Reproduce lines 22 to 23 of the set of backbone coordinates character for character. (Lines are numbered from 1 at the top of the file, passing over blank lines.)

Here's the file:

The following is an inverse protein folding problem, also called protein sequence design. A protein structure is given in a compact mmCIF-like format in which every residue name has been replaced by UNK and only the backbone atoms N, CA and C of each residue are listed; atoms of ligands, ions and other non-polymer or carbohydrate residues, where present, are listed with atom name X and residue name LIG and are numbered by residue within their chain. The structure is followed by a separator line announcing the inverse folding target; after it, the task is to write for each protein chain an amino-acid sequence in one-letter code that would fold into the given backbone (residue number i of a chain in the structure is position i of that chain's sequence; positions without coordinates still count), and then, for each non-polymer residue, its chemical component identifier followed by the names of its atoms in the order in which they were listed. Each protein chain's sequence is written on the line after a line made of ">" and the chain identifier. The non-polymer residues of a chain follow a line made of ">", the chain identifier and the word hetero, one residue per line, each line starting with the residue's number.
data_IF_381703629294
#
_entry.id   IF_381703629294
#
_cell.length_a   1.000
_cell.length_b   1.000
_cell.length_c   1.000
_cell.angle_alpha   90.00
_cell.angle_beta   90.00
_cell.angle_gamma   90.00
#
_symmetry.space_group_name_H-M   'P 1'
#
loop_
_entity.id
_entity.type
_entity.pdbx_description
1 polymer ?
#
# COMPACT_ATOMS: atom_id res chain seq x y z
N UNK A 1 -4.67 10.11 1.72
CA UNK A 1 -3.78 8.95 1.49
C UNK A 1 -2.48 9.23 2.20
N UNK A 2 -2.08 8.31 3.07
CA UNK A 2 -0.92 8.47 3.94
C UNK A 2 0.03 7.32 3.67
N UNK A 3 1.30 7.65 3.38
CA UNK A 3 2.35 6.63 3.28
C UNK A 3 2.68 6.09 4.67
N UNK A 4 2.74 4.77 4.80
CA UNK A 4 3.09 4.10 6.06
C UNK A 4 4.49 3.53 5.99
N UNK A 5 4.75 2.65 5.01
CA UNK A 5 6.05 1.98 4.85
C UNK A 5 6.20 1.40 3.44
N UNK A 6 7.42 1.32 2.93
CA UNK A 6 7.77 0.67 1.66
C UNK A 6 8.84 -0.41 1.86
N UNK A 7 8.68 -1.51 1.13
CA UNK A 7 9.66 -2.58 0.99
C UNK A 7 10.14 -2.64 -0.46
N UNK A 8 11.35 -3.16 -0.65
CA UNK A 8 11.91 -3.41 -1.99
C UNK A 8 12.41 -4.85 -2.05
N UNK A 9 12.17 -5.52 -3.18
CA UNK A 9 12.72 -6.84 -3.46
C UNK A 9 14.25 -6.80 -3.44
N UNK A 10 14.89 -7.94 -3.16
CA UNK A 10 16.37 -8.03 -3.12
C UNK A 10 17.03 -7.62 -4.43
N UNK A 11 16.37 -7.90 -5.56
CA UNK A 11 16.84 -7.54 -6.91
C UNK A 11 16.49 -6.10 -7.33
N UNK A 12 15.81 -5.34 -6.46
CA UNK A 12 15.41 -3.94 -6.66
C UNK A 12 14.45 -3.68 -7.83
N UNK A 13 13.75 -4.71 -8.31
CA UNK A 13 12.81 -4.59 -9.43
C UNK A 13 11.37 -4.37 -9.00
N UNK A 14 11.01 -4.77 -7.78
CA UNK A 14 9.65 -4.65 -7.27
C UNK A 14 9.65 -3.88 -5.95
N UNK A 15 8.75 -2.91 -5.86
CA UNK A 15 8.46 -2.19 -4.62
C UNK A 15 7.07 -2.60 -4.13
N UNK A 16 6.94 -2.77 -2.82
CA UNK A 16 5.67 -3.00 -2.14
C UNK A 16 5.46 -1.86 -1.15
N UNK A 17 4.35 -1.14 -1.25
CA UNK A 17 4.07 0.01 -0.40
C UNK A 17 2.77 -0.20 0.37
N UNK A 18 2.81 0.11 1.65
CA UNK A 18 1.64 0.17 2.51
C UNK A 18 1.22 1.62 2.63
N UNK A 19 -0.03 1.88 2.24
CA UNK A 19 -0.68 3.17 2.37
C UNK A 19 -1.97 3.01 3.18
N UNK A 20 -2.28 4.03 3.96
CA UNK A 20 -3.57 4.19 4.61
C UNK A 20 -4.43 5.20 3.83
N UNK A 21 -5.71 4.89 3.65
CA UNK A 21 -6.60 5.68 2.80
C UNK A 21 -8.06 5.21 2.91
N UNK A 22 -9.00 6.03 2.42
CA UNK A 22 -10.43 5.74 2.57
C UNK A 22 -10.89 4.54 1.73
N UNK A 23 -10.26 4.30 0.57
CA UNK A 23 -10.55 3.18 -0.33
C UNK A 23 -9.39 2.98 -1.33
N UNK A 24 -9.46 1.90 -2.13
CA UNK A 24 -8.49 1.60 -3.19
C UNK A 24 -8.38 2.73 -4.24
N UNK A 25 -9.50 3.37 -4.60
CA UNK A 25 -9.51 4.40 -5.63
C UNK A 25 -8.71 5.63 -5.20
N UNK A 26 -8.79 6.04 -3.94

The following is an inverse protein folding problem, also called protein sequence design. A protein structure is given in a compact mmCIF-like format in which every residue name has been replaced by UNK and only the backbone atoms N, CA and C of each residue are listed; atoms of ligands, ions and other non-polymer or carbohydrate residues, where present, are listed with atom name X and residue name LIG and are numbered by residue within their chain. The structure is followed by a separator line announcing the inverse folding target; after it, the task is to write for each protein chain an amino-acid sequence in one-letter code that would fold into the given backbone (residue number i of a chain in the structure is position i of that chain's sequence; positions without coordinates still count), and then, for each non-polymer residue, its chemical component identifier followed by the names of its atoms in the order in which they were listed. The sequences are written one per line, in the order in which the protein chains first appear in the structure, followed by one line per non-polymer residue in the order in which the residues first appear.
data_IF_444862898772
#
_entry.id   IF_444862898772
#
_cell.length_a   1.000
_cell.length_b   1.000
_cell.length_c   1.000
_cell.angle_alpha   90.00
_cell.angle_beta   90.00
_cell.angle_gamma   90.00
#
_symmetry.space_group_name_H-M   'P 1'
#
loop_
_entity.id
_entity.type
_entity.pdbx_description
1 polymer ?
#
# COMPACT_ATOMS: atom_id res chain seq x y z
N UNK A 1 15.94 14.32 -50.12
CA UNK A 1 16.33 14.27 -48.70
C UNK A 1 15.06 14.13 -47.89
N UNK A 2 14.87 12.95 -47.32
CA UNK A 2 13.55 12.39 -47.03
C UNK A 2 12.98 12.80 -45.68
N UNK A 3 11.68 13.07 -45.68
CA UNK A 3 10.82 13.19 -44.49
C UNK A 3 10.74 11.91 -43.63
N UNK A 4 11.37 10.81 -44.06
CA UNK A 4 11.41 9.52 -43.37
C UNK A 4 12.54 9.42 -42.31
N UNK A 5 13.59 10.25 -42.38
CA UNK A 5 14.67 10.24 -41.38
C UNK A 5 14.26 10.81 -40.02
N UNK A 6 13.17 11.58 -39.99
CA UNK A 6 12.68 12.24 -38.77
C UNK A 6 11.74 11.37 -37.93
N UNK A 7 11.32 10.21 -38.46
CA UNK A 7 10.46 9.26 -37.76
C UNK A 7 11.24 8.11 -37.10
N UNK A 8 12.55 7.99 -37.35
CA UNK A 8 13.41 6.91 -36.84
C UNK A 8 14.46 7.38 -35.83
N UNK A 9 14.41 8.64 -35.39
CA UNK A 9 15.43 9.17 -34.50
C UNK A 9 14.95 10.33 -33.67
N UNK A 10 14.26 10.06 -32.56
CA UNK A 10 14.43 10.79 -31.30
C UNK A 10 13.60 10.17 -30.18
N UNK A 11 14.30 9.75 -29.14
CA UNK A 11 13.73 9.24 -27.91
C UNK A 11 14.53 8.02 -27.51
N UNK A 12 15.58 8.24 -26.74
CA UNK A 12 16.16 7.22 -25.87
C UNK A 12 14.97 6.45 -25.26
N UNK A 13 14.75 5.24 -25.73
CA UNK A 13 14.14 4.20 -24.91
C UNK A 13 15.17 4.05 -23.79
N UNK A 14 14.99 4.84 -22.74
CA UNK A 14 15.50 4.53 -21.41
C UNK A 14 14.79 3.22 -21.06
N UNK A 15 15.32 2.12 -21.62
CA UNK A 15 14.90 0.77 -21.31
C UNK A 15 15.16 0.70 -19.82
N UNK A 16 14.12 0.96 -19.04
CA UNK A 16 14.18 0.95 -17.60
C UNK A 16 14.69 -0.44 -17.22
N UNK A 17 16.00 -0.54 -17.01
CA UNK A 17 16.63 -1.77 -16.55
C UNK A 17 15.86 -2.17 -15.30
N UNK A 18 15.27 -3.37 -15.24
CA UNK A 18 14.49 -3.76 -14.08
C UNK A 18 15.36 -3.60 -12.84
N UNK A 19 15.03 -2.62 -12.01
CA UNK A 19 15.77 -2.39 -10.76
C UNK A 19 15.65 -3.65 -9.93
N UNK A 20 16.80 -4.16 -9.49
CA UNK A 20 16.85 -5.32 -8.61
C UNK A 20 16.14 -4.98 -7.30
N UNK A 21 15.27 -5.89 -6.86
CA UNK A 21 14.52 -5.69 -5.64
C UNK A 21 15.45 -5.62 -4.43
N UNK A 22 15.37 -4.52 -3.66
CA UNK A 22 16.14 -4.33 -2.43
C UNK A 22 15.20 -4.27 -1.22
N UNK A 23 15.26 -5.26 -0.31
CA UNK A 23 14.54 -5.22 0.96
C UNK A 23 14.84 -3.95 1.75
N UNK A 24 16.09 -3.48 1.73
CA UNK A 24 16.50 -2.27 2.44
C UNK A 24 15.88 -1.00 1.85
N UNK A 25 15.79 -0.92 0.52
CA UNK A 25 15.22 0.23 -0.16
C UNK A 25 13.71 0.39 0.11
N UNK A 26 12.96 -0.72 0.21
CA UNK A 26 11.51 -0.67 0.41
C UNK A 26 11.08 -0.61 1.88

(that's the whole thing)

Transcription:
N UNK A 1 -4.67 10.11 1.72
CA UNK A 1 -3.78 8.95 1.49